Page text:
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Moscow uses allies to reinforce its positions in Central Asia and the Trans-Caucasus 9 novembre 2007

Posted by Acturca in Caucasus / Caucase, Central Asia / Asie Centrale, Russia / Russie.
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What the Papers Say Part A (Russia), November 6, 2007 Tuesday

Vladimir Mukhin, Nezavisimaya Gazeta

The Russian Defense Minister’s visits to Uzbekistan and Armenia; Moscow is continuing to reinforce its military positions in important regions of the CIS. Evidence of this can be seen in Defense Minister Anatoly Serdyukov’s recent visit to Uzbekistan and Armenia – Russia’s key allies in the CIS Collective Security Treaty Organization.

Moscow is continuing to reinforce its military positions in important regions of the CIS. Evidence of this can be seen in Defense Minister Anatoly Serdyukov’s recent visit to Uzbekistan and Armenia – Russia’s key allies in the CIS Collective Security Treaty Organization (CSTO).

The international community seems to have long since written off the CSTO as just another of the ineffective organizations within the former USSR. Yet it’s the principles of the CSTO (cheap weapons, collective defense, and so on) which are enabling Russia to build up its geopolitical influence in the « near abroad » through contacts with certain CIS countries. For example, Defense Minister Serdyukov has met several times this year with Uzbek Defense Minister Ruslan Mirzayev and Armenian Defense Minister Mikael Arutiunian. And the latest meetings and contacts may prove fateful for Uzbekistan and Armenia.

Lieutenant General Yuri Netkachev, former deputy commander of the Russian Trans-Caucasus Group, suggests that Serdyukov’s urgent visit to Yerevan may have been prompted by expectations that a large number of Turkish troops will be sent into Iraq. This prospect is bound to cause concern, since there are some Kurdish villages in Armenia and on Azeri territory held by the Armenian Army (the Lachin corridor). But the Russian military in Armenia appears to be well-prepared for a potential crisis situation. A number of resources have been delivered there in the post-Soviet period: S-300 air defense missile systems, an aviation regiment with MiG-29 fighters, and almost all equipment from the engineering storehouses of Russian forces withdrawn from Georgia. Serdyukov inspected all this.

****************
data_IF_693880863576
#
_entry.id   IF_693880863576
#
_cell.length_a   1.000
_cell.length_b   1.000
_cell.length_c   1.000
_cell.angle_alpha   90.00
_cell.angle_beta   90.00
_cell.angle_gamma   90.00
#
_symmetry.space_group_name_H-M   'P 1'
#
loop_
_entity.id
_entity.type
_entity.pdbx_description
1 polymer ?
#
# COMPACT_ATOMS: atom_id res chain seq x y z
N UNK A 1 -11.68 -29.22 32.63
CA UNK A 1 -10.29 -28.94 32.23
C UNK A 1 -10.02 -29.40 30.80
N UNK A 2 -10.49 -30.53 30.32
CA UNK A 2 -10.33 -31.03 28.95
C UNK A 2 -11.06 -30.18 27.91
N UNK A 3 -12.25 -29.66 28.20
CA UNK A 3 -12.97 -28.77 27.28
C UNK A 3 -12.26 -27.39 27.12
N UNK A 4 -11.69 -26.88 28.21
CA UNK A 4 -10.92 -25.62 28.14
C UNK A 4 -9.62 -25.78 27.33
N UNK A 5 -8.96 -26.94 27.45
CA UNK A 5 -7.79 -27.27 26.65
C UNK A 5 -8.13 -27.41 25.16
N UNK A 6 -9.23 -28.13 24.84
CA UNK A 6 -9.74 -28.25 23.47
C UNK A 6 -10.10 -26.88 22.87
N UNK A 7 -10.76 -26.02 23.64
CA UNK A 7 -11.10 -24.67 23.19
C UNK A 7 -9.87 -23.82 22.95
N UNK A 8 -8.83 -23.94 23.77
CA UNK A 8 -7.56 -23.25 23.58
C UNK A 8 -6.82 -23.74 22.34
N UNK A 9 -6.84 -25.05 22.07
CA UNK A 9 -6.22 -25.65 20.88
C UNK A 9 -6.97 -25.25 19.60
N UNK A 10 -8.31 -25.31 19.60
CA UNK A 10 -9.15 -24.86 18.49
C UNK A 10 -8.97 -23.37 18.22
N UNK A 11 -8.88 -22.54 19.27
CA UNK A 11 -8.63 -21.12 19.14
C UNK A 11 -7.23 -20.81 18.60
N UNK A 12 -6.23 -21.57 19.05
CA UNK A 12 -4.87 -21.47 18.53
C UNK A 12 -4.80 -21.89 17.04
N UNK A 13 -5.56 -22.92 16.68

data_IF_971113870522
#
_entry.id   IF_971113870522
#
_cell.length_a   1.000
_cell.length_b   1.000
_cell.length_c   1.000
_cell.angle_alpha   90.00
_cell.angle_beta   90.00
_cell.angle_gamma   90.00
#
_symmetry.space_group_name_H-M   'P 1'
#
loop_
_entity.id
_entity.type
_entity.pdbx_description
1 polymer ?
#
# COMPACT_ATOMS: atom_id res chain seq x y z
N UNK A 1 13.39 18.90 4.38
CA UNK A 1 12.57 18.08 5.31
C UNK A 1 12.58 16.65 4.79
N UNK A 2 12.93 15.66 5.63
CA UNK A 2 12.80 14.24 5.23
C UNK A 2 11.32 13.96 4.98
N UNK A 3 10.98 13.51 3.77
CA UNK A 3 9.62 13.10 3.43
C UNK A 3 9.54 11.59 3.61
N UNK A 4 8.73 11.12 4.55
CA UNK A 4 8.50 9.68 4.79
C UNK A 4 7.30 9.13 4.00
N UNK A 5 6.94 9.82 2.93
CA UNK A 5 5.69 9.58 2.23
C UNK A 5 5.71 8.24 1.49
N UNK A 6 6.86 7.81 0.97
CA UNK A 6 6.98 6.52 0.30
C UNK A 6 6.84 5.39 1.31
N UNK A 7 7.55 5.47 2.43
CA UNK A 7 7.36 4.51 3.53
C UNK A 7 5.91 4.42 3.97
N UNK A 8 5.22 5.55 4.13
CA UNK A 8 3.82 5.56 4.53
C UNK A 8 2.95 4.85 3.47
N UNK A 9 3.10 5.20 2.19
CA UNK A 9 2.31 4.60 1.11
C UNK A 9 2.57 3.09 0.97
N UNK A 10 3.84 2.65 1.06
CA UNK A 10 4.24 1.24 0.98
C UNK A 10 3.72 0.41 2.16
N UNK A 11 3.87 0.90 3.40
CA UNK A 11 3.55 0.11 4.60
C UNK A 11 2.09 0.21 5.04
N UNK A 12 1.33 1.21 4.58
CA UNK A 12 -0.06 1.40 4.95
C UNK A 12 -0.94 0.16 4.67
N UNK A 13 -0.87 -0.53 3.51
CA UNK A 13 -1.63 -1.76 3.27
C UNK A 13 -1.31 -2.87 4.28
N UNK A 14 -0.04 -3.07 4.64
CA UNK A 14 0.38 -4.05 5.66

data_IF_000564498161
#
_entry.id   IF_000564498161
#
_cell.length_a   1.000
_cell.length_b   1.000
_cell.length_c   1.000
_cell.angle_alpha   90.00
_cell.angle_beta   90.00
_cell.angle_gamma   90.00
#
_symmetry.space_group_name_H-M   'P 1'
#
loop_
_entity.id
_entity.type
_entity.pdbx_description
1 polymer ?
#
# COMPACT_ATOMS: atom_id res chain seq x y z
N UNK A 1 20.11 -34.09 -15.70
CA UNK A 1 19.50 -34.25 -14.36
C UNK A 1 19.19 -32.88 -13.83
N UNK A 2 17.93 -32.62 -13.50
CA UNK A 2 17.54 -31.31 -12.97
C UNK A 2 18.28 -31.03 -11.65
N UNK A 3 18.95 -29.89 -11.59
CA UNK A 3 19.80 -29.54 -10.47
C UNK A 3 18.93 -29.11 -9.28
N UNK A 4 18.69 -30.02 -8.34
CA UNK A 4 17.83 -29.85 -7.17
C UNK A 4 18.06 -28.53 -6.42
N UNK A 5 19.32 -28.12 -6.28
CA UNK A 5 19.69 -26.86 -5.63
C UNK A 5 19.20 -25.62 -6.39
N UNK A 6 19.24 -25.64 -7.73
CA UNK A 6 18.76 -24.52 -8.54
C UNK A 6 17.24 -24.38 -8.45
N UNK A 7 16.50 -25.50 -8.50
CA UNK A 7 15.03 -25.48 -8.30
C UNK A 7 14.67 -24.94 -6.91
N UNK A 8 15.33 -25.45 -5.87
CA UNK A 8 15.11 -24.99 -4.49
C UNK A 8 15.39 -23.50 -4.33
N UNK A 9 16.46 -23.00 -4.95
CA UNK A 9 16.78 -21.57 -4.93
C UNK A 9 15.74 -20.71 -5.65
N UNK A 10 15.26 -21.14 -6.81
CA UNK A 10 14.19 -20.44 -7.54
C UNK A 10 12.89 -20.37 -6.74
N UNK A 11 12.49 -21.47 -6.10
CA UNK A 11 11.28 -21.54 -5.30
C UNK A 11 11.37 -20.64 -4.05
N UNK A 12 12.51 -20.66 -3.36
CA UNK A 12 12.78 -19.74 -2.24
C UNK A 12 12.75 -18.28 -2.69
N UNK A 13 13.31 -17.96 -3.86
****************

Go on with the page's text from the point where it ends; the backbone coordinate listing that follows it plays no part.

Serdyukov’s visit to Tashkent came at the peak of the presidential election campaign in Uzbekistan. At his meeting with Serdyukov, Uzbek President Islam Karimov said: « We regard your visit as further confirmation of the growing relationship between the defense ministries of our countries… In military affairs, among other areas, Uzbekistan and Russia are developing alliance relations which have received a powerful impetus since the Alliance Relations Treaty was signed in 2005. » Karimov’s tone is understandable: in the wake of the Andijan events (May 2005), when there was an attempted armed uprising in the Ferghana Valley, Tashkent turned away from the United States and started developing alliance contacts with Moscow. In contrast to the West, Moscow supported the Uzbek military’s harsh repressive measures against the rebels and its own people.

Serdyukov’s visit to Uzbekistan also had a pragmatic aspect. He signed a bilateral military cooperation plan for 2008, and also secured Tashkent’s consent to have the spent stages of Russian rockets and missiles fall on Uzbekistan’s territory (on the Yustyurt plateau in the wastelands of northern Uzbekistan). Note that the Ustyurt plateau will be used in December when a Russian RS-20 ICBM (Satan) is launched from the Baikonur space center (Kazakhstan) to deliver the Teos satellite into orbit. The Strategic Missile Forces staff is neither confirming nor denying this information, stating that launches from Baikonur, including RS-20 launches, are usually aimed north-east, so that spent stages fall in Kazakhstan.

RS-20 launches from Baikonur have been relatively frequent: two launches in 2007 alone. This is usually done for conversion purposes (the Dnepr program); however, since the Satan is still in use by the Russian Armed Forces, some launches are also done to check the missile’s combat capabilities. There have been no RS-20 accidents to date – but a recent failed launch of a Russian Proton rocket, in which the spent stages contaminated some of Kazakhstan’s territory, is prompting Kazakhstan to ban launches of rockets and missiles that pose environmental hazards. The Satan is a liquid-fuel missile, using heptile – an extremely toxic liquid, with one-tenth of a gram being a lethal dose for humans or animals. If any territory is contaminated with heptile, God forbid, the result would be an environmental disaster.

Source: Nezavisimaya Gazeta, November 1, 2007, p. 8

Translated by Elena Leonova

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